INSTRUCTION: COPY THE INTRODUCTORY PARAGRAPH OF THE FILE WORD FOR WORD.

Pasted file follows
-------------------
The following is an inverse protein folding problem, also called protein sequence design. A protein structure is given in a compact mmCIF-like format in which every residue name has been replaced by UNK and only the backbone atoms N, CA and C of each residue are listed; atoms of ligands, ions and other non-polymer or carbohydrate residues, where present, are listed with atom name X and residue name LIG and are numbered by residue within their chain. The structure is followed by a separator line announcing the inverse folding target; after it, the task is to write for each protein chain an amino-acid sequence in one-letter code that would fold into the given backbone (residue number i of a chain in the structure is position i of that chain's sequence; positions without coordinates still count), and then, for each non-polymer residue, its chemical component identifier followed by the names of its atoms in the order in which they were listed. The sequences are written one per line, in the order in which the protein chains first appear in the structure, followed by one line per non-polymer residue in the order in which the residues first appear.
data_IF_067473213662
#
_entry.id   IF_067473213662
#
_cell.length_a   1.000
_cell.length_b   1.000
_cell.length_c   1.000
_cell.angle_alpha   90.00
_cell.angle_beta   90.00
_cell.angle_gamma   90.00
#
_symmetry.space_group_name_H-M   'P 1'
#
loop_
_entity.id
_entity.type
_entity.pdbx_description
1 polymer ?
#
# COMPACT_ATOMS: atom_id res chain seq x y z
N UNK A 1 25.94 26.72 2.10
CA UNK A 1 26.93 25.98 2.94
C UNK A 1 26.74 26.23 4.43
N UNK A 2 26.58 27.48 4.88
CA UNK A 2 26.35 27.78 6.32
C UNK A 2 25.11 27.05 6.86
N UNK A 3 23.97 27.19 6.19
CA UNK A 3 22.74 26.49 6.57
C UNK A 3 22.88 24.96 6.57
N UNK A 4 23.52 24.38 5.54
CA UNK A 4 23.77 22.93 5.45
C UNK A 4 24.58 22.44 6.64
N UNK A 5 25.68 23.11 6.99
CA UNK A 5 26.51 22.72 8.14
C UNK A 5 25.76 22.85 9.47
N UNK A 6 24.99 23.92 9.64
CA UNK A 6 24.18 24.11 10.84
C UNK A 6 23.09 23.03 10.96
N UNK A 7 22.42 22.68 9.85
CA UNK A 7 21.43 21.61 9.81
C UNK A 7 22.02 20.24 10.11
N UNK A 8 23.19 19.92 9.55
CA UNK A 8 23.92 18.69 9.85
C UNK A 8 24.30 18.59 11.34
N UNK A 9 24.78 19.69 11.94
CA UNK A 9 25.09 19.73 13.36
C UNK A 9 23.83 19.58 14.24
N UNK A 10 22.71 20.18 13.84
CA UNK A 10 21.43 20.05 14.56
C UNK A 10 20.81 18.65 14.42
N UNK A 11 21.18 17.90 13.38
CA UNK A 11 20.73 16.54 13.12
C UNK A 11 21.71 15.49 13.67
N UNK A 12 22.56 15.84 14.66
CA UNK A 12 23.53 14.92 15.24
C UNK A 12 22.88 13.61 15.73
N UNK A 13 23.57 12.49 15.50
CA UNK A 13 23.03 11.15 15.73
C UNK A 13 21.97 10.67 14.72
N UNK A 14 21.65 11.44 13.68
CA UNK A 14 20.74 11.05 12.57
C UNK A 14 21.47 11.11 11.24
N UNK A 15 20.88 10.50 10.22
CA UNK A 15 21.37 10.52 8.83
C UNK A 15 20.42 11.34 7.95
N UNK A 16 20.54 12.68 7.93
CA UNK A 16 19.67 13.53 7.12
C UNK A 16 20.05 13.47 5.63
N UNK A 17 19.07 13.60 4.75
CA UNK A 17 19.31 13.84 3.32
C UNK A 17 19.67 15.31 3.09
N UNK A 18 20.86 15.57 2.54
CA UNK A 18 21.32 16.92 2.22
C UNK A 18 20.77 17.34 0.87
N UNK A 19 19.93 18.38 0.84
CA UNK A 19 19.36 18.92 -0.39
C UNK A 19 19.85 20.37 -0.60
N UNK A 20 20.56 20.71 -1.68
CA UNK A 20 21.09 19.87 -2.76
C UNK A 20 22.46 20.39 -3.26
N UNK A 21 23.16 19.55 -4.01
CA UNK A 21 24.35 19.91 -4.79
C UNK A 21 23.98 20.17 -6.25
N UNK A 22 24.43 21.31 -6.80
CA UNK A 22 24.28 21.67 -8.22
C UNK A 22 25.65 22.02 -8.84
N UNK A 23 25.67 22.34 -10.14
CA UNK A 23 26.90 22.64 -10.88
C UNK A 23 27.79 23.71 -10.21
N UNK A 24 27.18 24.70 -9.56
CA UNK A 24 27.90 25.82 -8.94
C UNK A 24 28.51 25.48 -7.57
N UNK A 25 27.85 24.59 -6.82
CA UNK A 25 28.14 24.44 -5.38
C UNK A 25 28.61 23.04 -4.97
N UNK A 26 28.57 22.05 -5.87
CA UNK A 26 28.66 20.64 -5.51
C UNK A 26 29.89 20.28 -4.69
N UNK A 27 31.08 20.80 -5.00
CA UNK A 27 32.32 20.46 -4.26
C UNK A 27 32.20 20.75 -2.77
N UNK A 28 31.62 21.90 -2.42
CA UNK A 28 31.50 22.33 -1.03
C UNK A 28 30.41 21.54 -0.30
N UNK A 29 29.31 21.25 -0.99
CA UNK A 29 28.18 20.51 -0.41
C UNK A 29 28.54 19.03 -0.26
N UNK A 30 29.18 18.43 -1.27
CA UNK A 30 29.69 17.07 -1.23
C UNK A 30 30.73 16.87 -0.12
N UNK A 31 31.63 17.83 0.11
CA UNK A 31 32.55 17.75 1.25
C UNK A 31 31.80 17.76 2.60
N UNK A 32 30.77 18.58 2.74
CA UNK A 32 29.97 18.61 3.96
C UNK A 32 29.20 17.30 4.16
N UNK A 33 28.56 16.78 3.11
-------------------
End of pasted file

The following is an inverse protein folding problem, also called protein sequence design. A protein structure is given in a compact mmCIF-like format in which every residue name has been replaced by UNK and only the backbone atoms N, CA and C of each residue are listed; atoms of ligands, ions and other non-polymer or carbohydrate residues, where present, are listed with atom name X and residue name LIG and are numbered by residue within their chain. The structure is followed by a separator line announcing the inverse folding target; after it, the task is to write for each protein chain an amino-acid sequence in one-letter code that would fold into the given backbone (residue number i of a chain in the structure is position i of that chain's sequence; positions without coordinates still count), and then, for each non-polymer residue, its chemical component identifier followed by the names of its atoms in the order in which they were listed. The sequences are written one per line, in the order in which the protein chains first appear in the structure, followed by one line per non-polymer residue in the order in which the residues first appear.